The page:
Low-cost intervention reduces transmission of lymphatic filariasis to undetectable levels

Published on August 22, 2013 at 4:38 AM · No Comments

An international team of scientists have demonstrated that a simple, low-cost intervention holds the potential to eradicate a debilitating tropical disease that threatens nearly 1.4 billion people in more than six dozen countries.

The researchers, including Case Western Reserve University School of Medicine professor James Kazura, MD, found that insecticide-treated bed nets reduce transmission of lymphatic filariasis to undetectable levels - even in the absence of additional medication. Their study appears in the August 22 issue of The New England Journal of Medicine.

The World Health Organization reports that more than 120 million people suffer from lymphatic filariasis, commonly known as elephantiasis. About a third of that number are disfigured or disabled by the disease, a parasitic-worm infection spread by mosquitoes.

"Our study quantifies the effect of the most widely implemented vector control measure - insecticide-treated bed nets - and highlights the importance of integrating this type of intervention as a part of the global strategy to eliminate lymphatic filariasis," said Kazura, the paper's senior author and director of the medical school's Center for Global Health and Diseases. "With a little bit of effort and not much money, we don't have to live with this painful, disfiguring disease."

This study follows research that Kazura published in in 2002 The New England Journal of Medicine. In that work, he and his colleagues evaluated the safety and efficacy of administered annual antifilarial drugs over five years to residents of five villages in Papua New Guinea. The team demonstrated that the mass drug strategy nearly eliminated the parasite from humans but did not stop its transmission by mosquitoes.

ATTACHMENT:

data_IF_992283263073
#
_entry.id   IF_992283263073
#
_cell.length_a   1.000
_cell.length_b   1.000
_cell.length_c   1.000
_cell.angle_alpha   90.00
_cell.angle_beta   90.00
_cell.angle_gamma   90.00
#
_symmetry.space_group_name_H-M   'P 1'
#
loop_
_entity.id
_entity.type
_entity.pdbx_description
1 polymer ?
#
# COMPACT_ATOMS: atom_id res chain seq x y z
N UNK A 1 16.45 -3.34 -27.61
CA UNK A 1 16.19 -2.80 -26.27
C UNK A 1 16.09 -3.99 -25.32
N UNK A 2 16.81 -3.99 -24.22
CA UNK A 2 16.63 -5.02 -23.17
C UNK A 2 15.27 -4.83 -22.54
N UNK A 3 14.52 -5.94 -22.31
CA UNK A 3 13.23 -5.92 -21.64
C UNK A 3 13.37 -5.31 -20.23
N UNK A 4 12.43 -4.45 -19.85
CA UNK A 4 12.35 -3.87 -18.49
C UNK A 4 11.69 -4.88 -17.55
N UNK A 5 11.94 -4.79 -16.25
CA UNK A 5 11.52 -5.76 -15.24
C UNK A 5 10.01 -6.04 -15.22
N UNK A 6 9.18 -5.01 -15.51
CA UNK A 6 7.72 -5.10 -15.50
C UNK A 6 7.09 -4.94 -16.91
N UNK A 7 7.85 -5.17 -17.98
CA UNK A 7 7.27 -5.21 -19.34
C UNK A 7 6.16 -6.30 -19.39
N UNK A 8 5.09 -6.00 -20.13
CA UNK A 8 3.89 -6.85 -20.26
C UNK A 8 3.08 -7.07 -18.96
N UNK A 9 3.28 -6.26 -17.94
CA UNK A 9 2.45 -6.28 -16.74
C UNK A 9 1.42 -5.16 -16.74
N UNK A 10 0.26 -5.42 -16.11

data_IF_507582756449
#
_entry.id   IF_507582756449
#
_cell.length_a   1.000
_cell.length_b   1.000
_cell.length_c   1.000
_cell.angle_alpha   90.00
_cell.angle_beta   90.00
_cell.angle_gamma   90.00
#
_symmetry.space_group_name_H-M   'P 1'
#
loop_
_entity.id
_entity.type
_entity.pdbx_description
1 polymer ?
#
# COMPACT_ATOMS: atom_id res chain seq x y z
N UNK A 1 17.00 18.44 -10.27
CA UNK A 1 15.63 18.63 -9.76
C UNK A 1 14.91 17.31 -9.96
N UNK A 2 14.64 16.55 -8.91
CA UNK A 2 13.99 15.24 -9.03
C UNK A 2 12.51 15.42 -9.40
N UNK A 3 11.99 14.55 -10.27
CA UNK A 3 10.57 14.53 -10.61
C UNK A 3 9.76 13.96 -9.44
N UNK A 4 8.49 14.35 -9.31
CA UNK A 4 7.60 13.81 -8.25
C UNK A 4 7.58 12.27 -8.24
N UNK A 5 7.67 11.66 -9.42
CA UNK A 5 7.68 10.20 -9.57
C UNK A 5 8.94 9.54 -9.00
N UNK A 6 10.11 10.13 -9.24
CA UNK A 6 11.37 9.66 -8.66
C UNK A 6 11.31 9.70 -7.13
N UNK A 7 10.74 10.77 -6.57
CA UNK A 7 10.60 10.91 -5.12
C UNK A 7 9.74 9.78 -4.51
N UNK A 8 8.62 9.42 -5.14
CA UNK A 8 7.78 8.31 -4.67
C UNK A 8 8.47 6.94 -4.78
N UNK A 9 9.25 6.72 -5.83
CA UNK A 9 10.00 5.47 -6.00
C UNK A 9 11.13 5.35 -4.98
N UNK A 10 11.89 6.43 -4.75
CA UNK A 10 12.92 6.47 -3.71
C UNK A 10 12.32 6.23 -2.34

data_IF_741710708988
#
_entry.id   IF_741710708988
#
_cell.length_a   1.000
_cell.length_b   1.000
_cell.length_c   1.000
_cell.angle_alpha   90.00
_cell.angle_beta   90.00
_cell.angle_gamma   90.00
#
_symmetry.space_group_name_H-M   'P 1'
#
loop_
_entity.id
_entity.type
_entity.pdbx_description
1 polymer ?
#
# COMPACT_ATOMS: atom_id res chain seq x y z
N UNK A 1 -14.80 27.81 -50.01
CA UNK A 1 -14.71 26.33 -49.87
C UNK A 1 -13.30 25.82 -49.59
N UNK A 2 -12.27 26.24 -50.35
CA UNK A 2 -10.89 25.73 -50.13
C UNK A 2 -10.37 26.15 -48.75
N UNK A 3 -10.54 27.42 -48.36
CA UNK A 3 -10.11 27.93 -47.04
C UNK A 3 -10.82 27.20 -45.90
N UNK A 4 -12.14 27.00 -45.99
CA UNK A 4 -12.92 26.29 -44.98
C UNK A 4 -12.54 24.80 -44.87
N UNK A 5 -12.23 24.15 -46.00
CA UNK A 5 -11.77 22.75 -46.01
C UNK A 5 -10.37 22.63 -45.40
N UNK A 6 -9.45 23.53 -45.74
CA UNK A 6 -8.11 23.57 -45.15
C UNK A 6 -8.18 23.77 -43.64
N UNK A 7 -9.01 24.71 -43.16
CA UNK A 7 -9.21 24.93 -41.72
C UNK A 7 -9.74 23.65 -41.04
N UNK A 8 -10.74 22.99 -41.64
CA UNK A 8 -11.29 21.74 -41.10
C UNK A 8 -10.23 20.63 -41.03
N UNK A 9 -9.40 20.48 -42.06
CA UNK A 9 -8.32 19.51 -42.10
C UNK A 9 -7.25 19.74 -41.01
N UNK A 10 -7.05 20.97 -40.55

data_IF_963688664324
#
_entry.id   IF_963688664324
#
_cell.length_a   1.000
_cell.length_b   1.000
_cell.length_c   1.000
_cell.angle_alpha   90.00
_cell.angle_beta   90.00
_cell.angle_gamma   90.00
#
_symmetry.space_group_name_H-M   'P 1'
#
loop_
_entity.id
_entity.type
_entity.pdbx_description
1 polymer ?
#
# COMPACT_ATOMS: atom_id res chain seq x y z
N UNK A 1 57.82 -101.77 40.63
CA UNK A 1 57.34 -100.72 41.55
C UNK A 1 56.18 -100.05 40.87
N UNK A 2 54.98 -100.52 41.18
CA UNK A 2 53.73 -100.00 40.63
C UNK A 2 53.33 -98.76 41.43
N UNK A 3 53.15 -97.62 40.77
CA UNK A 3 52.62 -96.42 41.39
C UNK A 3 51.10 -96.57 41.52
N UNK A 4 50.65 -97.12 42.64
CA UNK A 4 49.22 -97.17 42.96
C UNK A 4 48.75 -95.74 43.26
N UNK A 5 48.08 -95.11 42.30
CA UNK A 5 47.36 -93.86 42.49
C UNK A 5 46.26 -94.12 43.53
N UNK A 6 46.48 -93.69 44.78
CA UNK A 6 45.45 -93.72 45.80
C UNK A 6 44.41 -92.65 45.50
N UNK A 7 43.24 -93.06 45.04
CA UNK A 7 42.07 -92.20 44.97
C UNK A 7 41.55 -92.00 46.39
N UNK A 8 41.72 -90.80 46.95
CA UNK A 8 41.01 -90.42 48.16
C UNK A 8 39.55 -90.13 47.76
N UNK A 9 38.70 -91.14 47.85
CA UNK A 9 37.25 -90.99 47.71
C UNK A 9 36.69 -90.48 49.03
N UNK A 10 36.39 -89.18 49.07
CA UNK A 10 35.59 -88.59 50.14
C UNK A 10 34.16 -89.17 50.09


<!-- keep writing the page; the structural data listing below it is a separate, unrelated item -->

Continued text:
The success of a strategy utilizing medication requires at least 80 percent of the population to receive treatment annually for at least five years. The initial results of mass treatment showed promising results, but transmission still took place in subsequent years, albeit at lower rates. Testing showed that parasite levels remained high in mosquitoes around the villages as much as decade later.

Ten years after villagers took their last medication round, they received free bed nets as part of Papua New Guinea's national malaria control effort. In the 36 months that followed, Kazura and team saw a dramatic decrease in the number of infected mosquito bites per person. In fact, rates fell annually from as many as 325 to zero. Kazura and his colleagues ultimately concluded that transmission has stopped completely; they could find no mosquitoes harboring parasites capable of transmitting the disease.

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